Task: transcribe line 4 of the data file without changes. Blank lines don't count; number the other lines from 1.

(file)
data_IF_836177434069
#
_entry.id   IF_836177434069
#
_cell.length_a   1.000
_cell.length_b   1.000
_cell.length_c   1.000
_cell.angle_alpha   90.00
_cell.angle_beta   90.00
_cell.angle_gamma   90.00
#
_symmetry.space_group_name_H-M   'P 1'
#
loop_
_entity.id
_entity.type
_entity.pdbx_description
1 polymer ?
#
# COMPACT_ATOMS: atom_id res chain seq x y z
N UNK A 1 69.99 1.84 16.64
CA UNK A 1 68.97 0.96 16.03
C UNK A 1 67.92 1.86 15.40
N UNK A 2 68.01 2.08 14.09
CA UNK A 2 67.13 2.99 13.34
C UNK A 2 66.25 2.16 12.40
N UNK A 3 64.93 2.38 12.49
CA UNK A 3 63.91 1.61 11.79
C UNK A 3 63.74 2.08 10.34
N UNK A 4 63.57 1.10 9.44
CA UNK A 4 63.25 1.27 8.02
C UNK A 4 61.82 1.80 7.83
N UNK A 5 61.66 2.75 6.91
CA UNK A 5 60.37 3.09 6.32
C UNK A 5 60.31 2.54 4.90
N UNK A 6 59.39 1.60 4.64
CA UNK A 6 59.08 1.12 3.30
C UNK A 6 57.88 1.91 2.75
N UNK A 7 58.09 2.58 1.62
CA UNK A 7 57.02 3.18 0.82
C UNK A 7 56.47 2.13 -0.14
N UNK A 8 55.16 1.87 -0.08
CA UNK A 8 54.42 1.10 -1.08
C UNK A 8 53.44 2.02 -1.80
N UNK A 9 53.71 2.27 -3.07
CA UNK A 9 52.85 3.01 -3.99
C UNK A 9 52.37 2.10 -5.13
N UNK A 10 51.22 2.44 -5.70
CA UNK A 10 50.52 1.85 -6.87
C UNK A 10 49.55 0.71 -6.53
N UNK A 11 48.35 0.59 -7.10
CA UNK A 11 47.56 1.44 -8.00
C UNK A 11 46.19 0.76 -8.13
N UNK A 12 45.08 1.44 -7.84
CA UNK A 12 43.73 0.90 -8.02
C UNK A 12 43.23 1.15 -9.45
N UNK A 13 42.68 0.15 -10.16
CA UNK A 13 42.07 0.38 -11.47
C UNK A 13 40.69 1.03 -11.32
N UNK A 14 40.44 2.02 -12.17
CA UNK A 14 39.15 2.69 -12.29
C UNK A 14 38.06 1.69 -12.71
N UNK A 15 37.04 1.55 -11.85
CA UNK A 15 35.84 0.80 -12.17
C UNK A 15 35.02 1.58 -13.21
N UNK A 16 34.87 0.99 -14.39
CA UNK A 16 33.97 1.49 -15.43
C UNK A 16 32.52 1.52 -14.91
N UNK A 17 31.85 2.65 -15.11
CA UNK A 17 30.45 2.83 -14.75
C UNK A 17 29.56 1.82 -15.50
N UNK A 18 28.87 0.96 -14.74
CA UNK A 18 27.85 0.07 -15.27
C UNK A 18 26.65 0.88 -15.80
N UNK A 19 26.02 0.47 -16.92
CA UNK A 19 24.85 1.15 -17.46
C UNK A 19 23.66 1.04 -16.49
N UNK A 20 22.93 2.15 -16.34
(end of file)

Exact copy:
#